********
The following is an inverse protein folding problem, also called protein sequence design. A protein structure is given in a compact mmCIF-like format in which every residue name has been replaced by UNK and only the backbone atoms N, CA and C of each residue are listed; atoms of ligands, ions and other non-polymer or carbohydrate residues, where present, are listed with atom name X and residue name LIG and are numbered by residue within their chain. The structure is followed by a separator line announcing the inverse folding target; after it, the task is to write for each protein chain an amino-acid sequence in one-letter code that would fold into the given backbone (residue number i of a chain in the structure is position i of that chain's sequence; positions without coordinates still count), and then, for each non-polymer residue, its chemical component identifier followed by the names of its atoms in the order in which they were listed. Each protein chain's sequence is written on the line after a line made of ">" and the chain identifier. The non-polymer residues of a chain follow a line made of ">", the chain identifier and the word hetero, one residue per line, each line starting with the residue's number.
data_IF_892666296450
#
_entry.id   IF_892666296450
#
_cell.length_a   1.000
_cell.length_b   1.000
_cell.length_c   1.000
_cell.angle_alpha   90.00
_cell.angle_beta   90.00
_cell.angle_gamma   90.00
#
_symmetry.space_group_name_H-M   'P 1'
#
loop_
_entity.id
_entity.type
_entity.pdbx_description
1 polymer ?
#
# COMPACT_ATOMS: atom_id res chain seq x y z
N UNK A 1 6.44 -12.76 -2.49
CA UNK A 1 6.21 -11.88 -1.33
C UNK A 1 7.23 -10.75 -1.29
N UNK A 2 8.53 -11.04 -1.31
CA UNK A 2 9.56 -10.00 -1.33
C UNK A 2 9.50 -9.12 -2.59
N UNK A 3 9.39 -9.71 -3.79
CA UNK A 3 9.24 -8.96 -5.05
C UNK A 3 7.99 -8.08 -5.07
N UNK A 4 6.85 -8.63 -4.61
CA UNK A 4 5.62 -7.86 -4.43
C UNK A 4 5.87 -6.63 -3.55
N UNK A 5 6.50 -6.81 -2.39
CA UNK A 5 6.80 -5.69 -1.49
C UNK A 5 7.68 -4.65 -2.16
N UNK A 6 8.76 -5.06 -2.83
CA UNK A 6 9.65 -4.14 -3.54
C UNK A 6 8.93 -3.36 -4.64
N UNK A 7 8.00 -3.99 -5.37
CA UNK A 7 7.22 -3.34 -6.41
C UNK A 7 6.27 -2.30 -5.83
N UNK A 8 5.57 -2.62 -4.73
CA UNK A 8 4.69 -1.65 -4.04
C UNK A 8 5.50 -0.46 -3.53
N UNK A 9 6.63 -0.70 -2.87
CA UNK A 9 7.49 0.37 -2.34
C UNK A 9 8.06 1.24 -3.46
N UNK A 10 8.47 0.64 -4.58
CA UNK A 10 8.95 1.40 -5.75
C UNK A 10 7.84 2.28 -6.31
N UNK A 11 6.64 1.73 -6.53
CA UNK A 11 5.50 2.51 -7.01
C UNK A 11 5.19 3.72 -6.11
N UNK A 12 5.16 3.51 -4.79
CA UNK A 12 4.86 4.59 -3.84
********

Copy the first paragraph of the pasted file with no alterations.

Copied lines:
The following is an inverse protein folding problem, also called protein sequence design. A protein structure is given in a compact mmCIF-like format in which every residue name has been replaced by UNK and only the backbone atoms N, CA and C of each residue are listed; atoms of ligands, ions and other non-polymer or carbohydrate residues, where present, are listed with atom name X and residue name LIG and are numbered by residue within their chain. The structure is followed by a separator line announcing the inverse folding target; after it, the task is to write for each protein chain an amino-acid sequence in one-letter code that would fold into the given backbone (residue number i of a chain in the structure is position i of that chain's sequence; positions without coordinates still count), and then, for each non-polymer residue, its chemical component identifier followed by the names of its atoms in the order in which they were listed. Each protein chain's sequence is written on the line after a line made of ">" and the chain identifier. The non-polymer residues of a chain follow a line made of ">", the chain identifier and the word hetero, one residue per line, each line starting with the residue's number.